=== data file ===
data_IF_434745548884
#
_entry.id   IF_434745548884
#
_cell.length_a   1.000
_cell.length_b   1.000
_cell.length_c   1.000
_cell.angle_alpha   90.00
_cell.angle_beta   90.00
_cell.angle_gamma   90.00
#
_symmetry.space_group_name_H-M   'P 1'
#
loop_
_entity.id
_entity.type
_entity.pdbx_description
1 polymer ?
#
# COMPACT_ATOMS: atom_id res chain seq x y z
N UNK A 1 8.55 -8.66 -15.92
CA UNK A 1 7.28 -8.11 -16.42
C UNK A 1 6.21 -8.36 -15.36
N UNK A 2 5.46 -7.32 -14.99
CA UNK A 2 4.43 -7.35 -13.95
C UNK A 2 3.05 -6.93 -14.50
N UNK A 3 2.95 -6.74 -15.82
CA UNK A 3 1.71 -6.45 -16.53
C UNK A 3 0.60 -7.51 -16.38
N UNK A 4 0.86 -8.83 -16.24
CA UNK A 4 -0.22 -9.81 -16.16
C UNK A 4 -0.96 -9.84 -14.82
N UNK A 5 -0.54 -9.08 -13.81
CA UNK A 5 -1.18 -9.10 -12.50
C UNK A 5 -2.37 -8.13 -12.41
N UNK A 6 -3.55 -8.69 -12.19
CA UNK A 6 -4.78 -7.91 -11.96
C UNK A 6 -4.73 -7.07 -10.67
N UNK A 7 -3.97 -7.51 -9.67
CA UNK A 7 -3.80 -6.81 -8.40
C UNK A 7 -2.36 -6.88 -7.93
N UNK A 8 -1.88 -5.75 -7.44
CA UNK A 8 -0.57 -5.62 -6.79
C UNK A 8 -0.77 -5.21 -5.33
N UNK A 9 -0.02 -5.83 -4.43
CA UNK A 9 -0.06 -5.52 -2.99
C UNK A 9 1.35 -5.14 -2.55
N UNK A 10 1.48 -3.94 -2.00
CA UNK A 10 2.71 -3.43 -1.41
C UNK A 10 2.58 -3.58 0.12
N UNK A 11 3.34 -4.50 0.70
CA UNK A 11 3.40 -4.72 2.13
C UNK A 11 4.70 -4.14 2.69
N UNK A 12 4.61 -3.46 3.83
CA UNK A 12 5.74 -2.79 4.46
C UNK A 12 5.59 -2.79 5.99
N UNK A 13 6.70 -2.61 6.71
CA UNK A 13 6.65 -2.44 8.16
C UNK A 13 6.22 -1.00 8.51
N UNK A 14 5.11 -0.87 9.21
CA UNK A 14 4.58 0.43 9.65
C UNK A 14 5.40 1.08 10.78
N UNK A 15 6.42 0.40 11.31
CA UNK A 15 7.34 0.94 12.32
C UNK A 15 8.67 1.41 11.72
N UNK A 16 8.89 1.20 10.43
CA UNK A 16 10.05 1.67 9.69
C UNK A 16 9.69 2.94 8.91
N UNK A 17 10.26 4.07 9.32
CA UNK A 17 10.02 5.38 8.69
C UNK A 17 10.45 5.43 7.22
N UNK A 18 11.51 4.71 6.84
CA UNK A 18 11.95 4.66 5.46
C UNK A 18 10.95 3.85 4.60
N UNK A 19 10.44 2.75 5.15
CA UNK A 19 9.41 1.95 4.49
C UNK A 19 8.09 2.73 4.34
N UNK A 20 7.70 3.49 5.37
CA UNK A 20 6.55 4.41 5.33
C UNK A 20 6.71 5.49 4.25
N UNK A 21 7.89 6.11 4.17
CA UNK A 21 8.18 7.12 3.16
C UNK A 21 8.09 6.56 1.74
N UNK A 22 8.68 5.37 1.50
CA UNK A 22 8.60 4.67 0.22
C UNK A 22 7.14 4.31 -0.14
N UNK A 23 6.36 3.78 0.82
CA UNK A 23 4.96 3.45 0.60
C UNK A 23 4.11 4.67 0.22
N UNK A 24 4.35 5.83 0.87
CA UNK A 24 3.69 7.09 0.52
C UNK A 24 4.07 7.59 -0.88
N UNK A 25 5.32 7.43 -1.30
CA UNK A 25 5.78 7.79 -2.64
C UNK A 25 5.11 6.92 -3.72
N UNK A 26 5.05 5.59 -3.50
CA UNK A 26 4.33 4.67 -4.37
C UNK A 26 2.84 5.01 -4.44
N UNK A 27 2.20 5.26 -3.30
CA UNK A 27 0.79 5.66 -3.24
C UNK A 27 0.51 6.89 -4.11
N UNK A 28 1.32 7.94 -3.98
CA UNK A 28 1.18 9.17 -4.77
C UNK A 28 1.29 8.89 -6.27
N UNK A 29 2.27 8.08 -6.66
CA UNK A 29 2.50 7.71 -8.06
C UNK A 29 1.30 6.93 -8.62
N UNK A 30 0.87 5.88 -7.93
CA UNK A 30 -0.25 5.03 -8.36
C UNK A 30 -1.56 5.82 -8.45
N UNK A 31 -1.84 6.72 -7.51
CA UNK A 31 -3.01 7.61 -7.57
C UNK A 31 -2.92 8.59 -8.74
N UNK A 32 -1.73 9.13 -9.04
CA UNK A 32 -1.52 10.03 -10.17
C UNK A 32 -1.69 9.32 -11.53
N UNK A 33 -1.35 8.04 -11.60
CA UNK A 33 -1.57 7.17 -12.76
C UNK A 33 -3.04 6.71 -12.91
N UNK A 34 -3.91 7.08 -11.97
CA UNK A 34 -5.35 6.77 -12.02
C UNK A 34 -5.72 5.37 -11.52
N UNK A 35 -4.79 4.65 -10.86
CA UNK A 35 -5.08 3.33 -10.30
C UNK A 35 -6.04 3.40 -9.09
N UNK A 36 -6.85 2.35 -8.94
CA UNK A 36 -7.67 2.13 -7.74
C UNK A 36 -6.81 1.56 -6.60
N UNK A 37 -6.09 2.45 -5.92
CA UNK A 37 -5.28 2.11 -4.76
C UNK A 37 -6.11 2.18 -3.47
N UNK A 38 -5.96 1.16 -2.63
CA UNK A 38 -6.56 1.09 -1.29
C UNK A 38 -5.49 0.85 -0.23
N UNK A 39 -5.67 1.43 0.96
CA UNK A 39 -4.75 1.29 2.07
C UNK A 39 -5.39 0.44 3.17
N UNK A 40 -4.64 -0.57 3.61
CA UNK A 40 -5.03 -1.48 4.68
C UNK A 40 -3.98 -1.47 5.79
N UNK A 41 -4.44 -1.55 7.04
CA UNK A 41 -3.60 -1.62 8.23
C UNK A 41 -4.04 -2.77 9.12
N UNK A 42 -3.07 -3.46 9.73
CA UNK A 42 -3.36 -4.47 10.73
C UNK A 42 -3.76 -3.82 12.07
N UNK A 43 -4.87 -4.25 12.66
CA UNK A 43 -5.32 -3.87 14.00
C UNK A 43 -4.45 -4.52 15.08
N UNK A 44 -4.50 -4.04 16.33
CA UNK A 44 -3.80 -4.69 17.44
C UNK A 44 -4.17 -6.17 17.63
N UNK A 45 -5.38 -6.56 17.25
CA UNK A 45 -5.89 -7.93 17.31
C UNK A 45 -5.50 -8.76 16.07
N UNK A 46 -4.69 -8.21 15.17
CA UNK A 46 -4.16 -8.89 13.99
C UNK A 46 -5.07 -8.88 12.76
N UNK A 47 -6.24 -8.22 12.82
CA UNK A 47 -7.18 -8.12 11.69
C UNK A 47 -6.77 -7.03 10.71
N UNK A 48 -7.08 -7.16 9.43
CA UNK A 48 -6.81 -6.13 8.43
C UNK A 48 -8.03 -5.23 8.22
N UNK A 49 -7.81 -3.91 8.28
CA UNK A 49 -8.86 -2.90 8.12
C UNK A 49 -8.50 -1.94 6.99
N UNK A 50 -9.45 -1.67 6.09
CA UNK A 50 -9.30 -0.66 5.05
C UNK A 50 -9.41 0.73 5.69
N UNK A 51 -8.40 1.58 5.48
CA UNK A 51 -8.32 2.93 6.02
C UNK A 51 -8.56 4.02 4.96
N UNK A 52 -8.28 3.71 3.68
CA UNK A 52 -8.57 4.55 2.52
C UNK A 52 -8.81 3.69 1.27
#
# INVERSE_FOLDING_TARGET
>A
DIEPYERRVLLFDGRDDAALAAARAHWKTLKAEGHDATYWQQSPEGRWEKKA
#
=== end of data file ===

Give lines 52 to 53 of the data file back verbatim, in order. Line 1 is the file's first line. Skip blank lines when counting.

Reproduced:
CA UNK A 11 3.40 -4.72 2.13
C UNK A 11 4.70 -4.14 2.69